The Bank of Japan (BOJ) expects inflation to rise to an average 0.7 percent in the current 2013 fiscal year and then accelerate to 3.4 percent in the next fiscal year, which begins April 1, 2014, easily exceeding the central bank's new 2.0 percent price stability target.
For the following year, fiscal 2015, inflation is forecast to ease slightly to 2.6 percent, according to the BOJ's latest economic outlook. In the 2012 fiscal year, that ended March 31, consumer prices excluding fresh food, dropped 0.2 percent.
"Comparing the current projection for the period through fiscal 2014 with that in the January 2013 interim assessment, the projected rates of change in the CPI are higher," the BOJ said.
In January the median forecast of a majority of the BOJ's board members was for inflation to rise to 0.4 percent in the current fiscal year and then to 2.9 percent in fiscal 2014.
The BOJ's launch of a new, more aggressive phase of monetary easing last month has lead to fall in the value of the yen and thus improved the international competitiveness of Japanese exporters.
Japan's Gross Domestic Product is now forecast to expand by 2.9 percent in the current 2013 fiscal year, up from 1.0 percent in fiscal 2012, as consumers front-load spending ahead of planned tax hikes.
Growth is then forecast to ease to 1.4 percent in fiscal 2014 before rebounding the following fiscal year and expand by 1.6 percent.
The forecast is based on the assumption of stable global financial markets, a moderate rise in the growth of overseas economies and higher exports due to the yen's depreciation.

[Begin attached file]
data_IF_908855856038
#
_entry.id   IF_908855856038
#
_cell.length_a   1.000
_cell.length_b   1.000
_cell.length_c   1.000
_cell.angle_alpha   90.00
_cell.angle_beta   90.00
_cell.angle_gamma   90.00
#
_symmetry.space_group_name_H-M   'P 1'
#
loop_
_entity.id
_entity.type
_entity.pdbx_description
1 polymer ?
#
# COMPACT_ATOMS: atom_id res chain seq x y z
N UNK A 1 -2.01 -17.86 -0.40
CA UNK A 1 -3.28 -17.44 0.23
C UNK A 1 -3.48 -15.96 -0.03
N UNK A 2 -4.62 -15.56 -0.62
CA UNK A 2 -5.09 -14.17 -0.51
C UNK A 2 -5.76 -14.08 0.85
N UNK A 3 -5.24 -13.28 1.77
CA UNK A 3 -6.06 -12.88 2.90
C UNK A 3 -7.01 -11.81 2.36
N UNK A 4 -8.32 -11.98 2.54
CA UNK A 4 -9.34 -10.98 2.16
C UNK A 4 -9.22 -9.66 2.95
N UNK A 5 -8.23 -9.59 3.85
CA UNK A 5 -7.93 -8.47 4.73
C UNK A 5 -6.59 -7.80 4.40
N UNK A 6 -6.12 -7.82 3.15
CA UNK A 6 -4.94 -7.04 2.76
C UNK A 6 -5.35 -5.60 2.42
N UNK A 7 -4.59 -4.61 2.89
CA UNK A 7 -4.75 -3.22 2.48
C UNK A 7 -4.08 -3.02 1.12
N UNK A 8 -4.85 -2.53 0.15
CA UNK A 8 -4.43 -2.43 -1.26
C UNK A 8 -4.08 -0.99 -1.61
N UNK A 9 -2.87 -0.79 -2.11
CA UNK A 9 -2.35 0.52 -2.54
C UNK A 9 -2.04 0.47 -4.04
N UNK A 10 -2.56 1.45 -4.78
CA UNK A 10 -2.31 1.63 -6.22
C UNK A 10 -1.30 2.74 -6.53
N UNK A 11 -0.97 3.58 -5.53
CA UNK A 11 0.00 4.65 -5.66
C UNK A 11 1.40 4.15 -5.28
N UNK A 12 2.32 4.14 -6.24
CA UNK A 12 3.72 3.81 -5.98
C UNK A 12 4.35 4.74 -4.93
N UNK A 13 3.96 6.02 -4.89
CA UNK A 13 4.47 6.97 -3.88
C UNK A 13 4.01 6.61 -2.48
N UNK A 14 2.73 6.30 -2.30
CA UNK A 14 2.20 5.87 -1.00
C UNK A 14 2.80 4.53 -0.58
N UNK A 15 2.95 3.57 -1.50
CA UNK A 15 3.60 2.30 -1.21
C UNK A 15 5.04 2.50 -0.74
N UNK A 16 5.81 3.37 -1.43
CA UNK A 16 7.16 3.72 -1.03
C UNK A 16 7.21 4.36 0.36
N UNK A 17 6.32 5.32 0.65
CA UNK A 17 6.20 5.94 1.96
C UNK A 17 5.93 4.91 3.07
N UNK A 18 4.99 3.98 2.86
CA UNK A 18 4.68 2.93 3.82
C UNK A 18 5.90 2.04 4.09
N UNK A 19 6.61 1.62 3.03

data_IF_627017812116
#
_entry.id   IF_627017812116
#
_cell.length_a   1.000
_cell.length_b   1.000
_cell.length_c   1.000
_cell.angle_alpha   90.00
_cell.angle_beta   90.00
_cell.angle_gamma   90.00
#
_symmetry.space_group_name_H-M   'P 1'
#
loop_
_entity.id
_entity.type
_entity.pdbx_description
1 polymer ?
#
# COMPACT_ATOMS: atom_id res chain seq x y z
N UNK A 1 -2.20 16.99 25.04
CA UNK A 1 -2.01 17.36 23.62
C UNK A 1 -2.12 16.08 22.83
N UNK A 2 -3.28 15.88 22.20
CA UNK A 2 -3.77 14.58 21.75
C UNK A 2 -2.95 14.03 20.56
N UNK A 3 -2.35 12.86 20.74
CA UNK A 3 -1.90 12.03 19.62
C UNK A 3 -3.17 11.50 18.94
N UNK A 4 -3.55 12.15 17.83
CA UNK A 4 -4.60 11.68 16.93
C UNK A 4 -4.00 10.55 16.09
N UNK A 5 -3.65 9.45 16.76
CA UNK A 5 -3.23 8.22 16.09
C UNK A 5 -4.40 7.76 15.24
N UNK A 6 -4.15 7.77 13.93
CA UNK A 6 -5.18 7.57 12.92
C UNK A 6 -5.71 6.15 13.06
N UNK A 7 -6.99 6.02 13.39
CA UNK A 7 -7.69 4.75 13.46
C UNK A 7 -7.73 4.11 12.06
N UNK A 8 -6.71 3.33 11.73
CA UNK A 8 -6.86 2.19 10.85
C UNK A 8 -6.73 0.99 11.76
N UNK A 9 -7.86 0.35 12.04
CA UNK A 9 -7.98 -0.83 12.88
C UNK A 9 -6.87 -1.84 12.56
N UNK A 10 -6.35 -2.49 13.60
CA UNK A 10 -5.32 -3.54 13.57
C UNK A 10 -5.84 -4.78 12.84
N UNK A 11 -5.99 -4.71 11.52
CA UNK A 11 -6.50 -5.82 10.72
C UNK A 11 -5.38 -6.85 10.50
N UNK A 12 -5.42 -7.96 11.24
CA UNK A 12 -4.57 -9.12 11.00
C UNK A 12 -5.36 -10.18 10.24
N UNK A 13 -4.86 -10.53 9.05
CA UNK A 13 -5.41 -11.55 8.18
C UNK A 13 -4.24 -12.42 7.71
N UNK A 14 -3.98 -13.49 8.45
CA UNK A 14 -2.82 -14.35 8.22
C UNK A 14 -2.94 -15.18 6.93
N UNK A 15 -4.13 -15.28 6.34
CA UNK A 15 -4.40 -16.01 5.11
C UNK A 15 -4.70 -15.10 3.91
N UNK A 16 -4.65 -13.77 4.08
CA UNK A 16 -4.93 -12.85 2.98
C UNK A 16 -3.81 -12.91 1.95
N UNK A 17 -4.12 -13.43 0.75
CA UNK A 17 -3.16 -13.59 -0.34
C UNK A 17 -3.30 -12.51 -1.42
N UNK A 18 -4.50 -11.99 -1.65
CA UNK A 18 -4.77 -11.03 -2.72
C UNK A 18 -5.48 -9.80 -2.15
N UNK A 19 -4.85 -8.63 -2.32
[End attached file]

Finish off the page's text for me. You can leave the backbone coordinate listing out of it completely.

"Comparing the current projection for the period through fiscal 2014 with that in January 2013 interim assessment, the growth rates are expected to be higher than the ones presented in January, mainly due to the introduction of quantitative and qualitative monetary easing, and improvement in financial market conditions, and an increase in public investment," the BOJ said.
The inflation and growth forecasts take into account planned tax increases in April 2014 and fiscal 2015.
Excluding the effect of the consumption tax hikes, inflation is forecast to hit 1.4 percent in fiscal 2014, up from January's forecast of 0.9 percent, and then rise to 1.9 percent in fiscal 2015.
The economic outlook repeated last month's statement from the BOJ that Japan's economy had stopped weakening and was showing signs of picking up.
"Looking ahead, it is expected to return to a moderate recovery path around mid-2013, mainly against the background that domestic demand remains resilient due to the effects of monetary easing as well as economic measures, and that growth rates of overseas economies gradually pick up," the BOJ said in its latest forecast.
Two scheduled consumption tax hikes in 2014 and 2015 will hit demand but the BOJ expects growth in fiscal 2013 to continue to grow at a pace above its potential, "as a trend, as a virtuous cycle among production, income and spending is maintained," the BOJ said, adding the country's potential growth rate is estimated at an average of around 0.5 percent during the forecast period, with the rate growing gradually toward the end of fiscal 2015.
The BOJ said upside and downside risks to its forecast for economic activity were seen as balanced, although there is high uncertainty regarding growth in overseas economies.
The risk to the its inflation forecast is also judged to be balanced, "although considerable uncertainty surrounds developments in medium- to long-term inflation expectations," the BOJ said, acknowledging that it faces an major challenge in shifting the expectations of consumers and businesses after almost 15 years of deflation.